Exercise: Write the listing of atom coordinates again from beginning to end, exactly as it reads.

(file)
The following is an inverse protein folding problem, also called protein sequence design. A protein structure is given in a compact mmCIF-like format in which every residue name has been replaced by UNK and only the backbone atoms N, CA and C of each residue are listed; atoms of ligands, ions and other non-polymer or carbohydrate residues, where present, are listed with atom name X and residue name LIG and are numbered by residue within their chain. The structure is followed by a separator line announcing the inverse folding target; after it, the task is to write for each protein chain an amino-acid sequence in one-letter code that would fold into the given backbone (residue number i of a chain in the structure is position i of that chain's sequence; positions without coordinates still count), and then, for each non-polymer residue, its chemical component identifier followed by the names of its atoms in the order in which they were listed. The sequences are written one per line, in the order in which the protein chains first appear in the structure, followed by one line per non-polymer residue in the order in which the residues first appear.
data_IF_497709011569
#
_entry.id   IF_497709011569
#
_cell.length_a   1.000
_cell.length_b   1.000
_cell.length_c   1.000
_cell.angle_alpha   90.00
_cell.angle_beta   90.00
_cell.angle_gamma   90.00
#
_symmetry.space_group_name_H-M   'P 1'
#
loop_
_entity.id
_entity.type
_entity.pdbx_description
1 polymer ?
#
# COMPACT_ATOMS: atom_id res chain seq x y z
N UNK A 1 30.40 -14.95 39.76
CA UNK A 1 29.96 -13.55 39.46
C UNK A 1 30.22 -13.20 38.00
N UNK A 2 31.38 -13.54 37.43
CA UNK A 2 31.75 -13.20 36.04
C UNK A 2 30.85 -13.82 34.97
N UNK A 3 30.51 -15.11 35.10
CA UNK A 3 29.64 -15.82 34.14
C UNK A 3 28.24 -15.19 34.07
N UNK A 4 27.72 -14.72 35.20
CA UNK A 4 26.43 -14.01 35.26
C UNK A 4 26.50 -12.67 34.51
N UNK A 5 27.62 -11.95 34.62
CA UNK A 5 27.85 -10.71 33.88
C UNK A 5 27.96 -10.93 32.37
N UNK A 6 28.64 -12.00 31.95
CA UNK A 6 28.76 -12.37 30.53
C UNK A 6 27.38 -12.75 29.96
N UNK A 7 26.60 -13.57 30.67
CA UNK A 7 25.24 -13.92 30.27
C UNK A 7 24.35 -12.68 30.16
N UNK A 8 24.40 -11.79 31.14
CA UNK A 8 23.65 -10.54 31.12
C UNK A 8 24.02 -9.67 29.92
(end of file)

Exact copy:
The following is an inverse protein folding problem, also called protein sequence design. A protein structure is given in a compact mmCIF-like format in which every residue name has been replaced by UNK and only the backbone atoms N, CA and C of each residue are listed; atoms of ligands, ions and other non-polymer or carbohydrate residues, where present, are listed with atom name X and residue name LIG and are numbered by residue within their chain. The structure is followed by a separator line announcing the inverse folding target; after it, the task is to write for each protein chain an amino-acid sequence in one-letter code that would fold into the given backbone (residue number i of a chain in the structure is position i of that chain's sequence; positions without coordinates still count), and then, for each non-polymer residue, its chemical component identifier followed by the names of its atoms in the order in which they were listed. The sequences are written one per line, in the order in which the protein chains first appear in the structure, followed by one line per non-polymer residue in the order in which the residues first appear.
data_IF_497709011569
#
_entry.id   IF_497709011569
#
_cell.length_a   1.000
_cell.length_b   1.000
_cell.length_c   1.000
_cell.angle_alpha   90.00
_cell.angle_beta   90.00
_cell.angle_gamma   90.00
#
_symmetry.space_group_name_H-M   'P 1'
#
loop_
_entity.id
_entity.type
_entity.pdbx_description
1 polymer ?
#
# COMPACT_ATOMS: atom_id res chain seq x y z
N UNK A 1 30.40 -14.95 39.76
CA UNK A 1 29.96 -13.55 39.46
C UNK A 1 30.22 -13.20 38.00
N UNK A 2 31.38 -13.54 37.43
CA UNK A 2 31.75 -13.20 36.04
C UNK A 2 30.85 -13.82 34.97
N UNK A 3 30.51 -15.11 35.10
CA UNK A 3 29.64 -15.82 34.14
C UNK A 3 28.24 -15.19 34.07
N UNK A 4 27.72 -14.72 35.20
CA UNK A 4 26.43 -14.01 35.26
C UNK A 4 26.50 -12.67 34.51
N UNK A 5 27.62 -11.95 34.62
CA UNK A 5 27.85 -10.71 33.88
C UNK A 5 27.96 -10.93 32.37
N UNK A 6 28.64 -12.00 31.95
CA UNK A 6 28.76 -12.37 30.53
C UNK A 6 27.38 -12.75 29.96
N UNK A 7 26.60 -13.57 30.67
CA UNK A 7 25.24 -13.92 30.27
C UNK A 7 24.35 -12.68 30.16
N UNK A 8 24.40 -11.79 31.14
CA UNK A 8 23.65 -10.54 31.12
C UNK A 8 24.02 -9.67 29.92